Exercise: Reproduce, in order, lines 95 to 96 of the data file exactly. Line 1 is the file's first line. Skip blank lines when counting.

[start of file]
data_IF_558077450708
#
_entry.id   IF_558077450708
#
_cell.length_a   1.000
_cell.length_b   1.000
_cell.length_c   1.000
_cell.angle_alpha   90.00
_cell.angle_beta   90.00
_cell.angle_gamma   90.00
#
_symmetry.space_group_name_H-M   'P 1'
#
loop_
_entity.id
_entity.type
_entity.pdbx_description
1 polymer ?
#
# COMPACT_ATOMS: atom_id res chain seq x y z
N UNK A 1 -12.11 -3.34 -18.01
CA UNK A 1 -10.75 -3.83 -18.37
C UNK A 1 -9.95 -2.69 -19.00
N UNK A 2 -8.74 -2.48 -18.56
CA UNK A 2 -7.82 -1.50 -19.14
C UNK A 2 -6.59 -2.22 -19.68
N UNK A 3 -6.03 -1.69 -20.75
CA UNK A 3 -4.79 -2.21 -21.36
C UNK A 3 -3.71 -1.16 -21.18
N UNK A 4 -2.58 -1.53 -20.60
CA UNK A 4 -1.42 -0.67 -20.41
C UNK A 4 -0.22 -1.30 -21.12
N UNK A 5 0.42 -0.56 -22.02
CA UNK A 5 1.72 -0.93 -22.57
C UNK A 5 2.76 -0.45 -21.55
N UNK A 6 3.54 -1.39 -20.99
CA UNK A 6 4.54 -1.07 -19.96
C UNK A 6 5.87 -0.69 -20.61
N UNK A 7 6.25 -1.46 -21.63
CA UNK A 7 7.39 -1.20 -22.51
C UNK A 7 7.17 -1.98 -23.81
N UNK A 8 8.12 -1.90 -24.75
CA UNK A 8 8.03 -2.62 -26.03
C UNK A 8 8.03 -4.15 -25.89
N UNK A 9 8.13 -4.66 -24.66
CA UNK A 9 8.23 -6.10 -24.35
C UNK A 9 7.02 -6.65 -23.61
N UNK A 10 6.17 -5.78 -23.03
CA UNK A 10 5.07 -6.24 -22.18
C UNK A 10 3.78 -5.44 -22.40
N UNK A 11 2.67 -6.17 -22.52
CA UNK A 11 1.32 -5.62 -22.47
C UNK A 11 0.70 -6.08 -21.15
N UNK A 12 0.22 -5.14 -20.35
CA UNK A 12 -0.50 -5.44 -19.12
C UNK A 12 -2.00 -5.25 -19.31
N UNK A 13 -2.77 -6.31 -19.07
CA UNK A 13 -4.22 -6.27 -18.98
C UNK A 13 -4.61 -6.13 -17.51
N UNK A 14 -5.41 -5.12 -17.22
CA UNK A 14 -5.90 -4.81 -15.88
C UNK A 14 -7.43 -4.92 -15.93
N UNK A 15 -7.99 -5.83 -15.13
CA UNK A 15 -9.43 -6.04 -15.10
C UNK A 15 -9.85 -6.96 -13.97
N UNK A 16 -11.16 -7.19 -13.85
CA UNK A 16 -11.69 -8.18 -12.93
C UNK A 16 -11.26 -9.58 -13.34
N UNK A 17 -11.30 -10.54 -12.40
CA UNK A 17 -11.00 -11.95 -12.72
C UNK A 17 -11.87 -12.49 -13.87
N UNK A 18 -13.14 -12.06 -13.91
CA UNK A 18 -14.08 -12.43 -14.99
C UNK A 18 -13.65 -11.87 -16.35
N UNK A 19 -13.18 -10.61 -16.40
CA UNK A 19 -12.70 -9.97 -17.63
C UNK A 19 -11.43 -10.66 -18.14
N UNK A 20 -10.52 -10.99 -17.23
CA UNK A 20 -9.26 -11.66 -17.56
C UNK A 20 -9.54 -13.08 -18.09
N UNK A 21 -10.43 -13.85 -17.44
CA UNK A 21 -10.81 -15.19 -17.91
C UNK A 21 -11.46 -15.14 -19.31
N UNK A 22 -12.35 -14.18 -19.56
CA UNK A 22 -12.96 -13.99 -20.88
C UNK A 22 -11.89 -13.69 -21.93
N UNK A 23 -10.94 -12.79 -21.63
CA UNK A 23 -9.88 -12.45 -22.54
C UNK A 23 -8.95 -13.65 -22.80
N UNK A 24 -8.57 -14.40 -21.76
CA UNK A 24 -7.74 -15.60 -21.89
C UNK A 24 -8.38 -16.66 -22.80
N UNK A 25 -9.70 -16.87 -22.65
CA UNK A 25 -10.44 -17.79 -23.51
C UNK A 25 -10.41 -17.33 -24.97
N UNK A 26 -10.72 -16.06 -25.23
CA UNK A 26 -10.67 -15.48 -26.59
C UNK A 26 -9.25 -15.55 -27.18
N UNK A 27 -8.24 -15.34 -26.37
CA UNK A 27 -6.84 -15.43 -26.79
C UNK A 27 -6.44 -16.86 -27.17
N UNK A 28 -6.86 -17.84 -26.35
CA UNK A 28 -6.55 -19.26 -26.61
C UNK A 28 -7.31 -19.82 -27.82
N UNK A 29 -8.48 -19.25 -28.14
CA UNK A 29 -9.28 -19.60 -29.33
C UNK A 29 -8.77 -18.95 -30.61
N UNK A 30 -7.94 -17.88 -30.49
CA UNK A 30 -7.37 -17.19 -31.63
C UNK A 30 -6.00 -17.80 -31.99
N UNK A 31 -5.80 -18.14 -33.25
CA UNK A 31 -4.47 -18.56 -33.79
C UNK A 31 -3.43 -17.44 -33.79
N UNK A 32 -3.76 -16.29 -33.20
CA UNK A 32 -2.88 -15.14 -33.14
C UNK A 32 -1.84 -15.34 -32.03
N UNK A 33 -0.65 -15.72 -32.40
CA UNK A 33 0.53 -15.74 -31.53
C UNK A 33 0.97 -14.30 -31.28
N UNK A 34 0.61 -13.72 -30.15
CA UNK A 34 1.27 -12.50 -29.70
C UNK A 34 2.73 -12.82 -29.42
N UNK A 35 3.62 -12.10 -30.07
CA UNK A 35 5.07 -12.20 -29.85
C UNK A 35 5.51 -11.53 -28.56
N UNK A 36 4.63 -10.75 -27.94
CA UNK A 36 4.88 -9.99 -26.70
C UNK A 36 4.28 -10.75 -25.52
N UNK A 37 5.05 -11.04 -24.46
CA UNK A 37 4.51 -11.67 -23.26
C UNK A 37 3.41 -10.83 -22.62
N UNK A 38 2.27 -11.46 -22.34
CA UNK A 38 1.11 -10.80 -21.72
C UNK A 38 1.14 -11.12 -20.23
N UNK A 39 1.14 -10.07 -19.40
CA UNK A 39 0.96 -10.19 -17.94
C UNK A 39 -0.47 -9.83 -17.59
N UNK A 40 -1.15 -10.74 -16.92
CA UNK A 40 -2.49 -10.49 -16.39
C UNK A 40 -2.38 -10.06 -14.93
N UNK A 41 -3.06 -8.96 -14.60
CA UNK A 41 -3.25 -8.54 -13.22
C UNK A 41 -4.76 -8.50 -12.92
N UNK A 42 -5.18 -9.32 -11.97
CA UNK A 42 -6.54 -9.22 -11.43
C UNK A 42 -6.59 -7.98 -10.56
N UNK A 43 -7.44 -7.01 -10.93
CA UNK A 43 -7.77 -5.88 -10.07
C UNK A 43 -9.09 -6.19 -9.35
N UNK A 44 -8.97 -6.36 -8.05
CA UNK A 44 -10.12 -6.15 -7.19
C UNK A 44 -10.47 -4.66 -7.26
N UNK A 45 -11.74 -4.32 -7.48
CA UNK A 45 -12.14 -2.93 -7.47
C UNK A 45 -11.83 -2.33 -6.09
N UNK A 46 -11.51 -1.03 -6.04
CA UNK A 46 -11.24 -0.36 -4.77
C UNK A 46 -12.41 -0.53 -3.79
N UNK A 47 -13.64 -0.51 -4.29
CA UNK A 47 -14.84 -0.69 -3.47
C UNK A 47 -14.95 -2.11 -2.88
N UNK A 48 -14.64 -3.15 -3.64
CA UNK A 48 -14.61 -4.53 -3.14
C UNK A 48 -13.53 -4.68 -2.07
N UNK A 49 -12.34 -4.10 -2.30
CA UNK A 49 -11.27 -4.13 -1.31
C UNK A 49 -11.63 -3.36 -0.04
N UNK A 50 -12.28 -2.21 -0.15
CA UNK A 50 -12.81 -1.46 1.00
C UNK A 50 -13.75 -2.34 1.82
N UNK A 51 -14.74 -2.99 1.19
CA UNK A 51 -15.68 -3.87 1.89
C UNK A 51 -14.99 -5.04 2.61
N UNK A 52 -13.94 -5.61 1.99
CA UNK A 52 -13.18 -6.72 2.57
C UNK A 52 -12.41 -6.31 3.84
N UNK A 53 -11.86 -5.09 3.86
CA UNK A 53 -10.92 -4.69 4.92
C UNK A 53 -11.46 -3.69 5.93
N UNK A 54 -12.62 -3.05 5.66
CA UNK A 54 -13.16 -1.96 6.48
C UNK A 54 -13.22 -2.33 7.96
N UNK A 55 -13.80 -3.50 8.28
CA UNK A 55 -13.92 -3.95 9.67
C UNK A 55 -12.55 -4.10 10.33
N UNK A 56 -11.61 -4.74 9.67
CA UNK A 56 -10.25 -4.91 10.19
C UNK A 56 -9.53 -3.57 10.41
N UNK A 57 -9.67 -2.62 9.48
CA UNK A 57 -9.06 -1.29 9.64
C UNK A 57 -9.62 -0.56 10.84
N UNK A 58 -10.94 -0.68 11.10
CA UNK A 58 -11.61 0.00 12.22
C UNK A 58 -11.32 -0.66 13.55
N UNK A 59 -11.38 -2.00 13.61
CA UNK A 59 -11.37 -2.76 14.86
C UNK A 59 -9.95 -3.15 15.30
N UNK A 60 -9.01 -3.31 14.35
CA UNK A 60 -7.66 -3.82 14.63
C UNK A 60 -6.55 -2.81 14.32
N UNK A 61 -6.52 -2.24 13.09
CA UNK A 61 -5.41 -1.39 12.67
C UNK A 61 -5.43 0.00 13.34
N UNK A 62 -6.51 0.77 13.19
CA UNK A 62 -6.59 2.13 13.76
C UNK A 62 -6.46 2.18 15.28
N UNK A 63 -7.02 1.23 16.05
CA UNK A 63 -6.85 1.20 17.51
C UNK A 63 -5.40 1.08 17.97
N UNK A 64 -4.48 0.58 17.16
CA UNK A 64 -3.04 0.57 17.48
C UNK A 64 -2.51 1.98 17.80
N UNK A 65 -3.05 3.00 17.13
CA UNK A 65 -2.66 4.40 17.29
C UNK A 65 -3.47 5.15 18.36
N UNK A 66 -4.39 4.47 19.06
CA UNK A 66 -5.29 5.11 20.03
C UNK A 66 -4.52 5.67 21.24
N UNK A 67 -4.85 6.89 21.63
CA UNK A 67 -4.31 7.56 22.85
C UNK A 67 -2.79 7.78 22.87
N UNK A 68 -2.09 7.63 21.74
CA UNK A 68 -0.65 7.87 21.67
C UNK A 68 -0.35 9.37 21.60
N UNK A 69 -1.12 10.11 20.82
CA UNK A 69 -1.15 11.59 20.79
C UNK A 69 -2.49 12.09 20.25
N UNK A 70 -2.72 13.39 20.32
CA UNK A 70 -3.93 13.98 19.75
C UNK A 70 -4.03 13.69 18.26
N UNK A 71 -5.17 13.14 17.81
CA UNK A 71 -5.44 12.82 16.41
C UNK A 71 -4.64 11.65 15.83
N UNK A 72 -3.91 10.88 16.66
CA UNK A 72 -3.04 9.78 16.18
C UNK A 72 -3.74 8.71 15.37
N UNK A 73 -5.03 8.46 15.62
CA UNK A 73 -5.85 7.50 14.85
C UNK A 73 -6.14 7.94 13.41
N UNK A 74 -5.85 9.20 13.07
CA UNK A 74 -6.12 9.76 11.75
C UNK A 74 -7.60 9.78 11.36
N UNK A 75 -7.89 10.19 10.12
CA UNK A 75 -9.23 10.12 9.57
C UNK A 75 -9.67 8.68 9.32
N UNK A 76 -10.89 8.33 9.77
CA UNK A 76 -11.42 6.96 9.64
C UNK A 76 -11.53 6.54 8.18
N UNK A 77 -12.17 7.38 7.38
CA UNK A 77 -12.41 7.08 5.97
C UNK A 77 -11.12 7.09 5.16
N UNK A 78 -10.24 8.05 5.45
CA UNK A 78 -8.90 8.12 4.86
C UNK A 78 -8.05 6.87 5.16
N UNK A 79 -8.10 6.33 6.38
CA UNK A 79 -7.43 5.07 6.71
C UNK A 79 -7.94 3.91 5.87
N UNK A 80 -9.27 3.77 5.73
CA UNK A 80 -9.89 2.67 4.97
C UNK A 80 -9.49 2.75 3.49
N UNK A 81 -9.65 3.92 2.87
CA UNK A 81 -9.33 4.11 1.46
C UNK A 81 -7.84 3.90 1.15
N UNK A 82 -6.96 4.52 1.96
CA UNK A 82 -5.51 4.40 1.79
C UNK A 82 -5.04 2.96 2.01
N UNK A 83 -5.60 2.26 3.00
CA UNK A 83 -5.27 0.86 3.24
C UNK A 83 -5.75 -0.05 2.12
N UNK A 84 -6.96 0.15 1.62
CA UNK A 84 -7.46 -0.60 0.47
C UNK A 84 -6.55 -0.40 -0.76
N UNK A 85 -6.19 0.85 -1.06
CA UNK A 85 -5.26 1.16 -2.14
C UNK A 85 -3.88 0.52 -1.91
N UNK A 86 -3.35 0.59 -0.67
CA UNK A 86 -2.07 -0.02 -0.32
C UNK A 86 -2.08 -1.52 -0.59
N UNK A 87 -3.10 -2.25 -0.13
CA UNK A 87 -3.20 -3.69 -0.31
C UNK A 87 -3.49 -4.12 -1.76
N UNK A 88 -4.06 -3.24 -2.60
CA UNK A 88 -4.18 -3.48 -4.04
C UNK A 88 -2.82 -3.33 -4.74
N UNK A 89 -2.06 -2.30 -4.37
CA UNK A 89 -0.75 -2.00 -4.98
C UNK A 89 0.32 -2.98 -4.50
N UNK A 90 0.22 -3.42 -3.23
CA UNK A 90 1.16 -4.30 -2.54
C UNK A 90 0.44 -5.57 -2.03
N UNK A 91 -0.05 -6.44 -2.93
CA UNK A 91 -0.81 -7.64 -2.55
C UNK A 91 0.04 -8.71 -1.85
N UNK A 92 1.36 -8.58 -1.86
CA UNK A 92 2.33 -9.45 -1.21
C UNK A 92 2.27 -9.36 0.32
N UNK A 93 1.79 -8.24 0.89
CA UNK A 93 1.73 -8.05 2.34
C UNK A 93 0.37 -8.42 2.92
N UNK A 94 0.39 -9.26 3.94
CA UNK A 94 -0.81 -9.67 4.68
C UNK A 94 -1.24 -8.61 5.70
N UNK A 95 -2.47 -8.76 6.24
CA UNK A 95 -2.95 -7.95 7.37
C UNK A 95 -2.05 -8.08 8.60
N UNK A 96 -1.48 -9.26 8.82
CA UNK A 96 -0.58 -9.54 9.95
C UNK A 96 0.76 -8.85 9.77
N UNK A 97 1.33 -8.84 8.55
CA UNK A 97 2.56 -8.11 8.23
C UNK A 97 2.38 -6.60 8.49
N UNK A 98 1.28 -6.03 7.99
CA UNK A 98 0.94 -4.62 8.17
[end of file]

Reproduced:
C UNK A 25 -10.41 -17.33 -24.97
N UNK A 26 -10.72 -16.06 -25.23